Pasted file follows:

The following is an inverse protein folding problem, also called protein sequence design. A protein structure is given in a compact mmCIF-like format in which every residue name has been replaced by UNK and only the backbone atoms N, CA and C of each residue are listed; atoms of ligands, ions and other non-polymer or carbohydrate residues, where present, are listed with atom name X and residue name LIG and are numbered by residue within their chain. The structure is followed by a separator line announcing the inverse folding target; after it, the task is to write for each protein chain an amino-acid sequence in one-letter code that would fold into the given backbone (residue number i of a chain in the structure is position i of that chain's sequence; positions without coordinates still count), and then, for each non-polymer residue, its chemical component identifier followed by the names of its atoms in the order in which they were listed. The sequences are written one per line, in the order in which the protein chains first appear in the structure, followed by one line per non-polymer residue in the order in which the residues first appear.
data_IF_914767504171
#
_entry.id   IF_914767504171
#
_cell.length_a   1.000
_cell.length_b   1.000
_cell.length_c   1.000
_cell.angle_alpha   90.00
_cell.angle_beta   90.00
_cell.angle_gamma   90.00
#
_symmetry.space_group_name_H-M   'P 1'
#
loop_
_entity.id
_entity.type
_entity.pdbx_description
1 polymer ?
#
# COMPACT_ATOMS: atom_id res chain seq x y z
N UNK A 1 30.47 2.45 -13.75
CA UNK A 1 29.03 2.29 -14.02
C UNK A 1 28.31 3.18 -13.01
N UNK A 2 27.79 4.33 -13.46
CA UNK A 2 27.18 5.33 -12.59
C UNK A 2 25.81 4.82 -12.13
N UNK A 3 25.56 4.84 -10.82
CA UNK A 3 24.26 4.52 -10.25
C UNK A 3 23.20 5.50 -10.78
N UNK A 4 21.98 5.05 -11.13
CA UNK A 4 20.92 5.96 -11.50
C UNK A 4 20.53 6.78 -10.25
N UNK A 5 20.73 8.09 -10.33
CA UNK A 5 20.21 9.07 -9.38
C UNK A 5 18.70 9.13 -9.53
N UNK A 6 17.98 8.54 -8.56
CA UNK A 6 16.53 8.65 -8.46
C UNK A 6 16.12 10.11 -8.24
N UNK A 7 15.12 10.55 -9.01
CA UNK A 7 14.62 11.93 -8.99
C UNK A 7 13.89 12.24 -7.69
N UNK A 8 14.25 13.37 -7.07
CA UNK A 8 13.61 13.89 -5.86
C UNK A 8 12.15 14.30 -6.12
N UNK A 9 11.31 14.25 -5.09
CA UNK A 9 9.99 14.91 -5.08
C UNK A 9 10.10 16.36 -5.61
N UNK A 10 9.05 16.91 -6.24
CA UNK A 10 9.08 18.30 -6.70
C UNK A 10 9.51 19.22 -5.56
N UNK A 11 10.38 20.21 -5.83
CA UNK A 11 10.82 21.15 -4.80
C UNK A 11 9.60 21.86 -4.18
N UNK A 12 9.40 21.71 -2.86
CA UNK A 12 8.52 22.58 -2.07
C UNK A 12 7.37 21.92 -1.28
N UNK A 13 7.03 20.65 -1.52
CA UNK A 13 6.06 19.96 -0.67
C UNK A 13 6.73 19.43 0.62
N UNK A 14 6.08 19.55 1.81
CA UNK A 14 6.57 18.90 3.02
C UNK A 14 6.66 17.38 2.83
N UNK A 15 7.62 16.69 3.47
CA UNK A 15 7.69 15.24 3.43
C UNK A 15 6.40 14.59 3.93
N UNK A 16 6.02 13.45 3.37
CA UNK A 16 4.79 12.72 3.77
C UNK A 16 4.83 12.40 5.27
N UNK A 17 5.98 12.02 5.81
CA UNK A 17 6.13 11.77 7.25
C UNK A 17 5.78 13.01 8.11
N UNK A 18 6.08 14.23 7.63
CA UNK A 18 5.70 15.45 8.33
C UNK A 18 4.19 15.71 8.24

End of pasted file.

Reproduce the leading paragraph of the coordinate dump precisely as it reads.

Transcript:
The following is an inverse protein folding problem, also called protein sequence design. A protein structure is given in a compact mmCIF-like format in which every residue name has been replaced by UNK and only the backbone atoms N, CA and C of each residue are listed; atoms of ligands, ions and other non-polymer or carbohydrate residues, where present, are listed with atom name X and residue name LIG and are numbered by residue within their chain. The structure is followed by a separator line announcing the inverse folding target; after it, the task is to write for each protein chain an amino-acid sequence in one-letter code that would fold into the given backbone (residue number i of a chain in the structure is position i of that chain's sequence; positions without coordinates still count), and then, for each non-polymer residue, its chemical component identifier followed by the names of its atoms in the order in which they were listed. The sequences are written one per line, in the order in which the protein chains first appear in the structure, followed by one line per non-polymer residue in the order in which the residues first appear.